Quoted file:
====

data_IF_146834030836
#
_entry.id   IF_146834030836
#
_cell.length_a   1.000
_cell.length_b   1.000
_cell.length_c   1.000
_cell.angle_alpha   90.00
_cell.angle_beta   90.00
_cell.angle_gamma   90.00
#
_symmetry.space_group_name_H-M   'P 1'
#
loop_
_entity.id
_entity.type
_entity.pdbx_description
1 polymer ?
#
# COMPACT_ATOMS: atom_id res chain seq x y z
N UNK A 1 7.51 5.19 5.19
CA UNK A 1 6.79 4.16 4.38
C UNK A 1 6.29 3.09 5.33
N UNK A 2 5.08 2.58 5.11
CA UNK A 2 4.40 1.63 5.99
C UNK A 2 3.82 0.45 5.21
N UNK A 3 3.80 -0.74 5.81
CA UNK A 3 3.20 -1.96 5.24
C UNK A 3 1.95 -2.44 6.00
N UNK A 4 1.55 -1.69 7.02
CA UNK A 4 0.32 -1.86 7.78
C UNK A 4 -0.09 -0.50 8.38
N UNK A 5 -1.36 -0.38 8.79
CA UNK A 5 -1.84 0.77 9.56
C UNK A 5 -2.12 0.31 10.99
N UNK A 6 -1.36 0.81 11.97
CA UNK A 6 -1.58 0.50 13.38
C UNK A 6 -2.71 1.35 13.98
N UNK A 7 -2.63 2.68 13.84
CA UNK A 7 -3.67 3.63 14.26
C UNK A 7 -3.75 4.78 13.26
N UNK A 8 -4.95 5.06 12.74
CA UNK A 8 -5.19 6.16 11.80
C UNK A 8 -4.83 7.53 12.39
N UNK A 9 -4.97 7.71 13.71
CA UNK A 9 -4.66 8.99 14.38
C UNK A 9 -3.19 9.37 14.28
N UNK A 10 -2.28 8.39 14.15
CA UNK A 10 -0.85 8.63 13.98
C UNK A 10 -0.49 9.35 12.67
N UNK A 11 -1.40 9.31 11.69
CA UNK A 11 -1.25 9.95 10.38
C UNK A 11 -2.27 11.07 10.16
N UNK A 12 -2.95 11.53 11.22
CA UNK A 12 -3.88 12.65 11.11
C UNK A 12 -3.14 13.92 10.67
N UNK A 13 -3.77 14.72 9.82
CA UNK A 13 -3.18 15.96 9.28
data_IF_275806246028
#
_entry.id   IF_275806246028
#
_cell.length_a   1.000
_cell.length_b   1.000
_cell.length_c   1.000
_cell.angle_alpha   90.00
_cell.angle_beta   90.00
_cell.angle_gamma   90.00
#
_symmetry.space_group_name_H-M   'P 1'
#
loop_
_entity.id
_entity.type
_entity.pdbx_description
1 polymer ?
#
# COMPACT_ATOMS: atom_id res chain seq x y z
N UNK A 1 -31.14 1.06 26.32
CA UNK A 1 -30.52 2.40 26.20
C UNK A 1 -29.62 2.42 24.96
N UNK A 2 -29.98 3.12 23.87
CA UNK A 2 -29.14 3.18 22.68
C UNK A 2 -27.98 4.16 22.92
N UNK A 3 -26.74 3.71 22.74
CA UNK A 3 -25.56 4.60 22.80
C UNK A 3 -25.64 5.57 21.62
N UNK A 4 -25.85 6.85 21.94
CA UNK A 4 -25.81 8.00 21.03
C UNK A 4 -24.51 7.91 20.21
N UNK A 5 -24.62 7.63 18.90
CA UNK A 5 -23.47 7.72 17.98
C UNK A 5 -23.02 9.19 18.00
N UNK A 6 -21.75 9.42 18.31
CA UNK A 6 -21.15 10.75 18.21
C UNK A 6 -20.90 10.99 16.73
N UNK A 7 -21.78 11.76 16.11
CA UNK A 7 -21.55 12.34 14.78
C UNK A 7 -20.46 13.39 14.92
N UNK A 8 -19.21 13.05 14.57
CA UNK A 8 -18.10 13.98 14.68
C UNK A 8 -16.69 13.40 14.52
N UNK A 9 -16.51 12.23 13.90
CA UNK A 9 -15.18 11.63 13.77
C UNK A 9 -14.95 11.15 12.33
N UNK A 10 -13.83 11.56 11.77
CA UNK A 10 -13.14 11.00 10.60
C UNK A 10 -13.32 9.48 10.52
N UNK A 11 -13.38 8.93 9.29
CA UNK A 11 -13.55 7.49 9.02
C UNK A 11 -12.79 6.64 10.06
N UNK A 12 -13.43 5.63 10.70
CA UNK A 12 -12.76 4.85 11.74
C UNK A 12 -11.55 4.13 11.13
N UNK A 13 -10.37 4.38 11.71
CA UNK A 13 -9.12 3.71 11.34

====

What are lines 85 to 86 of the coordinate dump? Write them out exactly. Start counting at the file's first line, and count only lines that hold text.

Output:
N UNK A 3 -26.74 3.71 22.74
CA UNK A 3 -25.56 4.60 22.80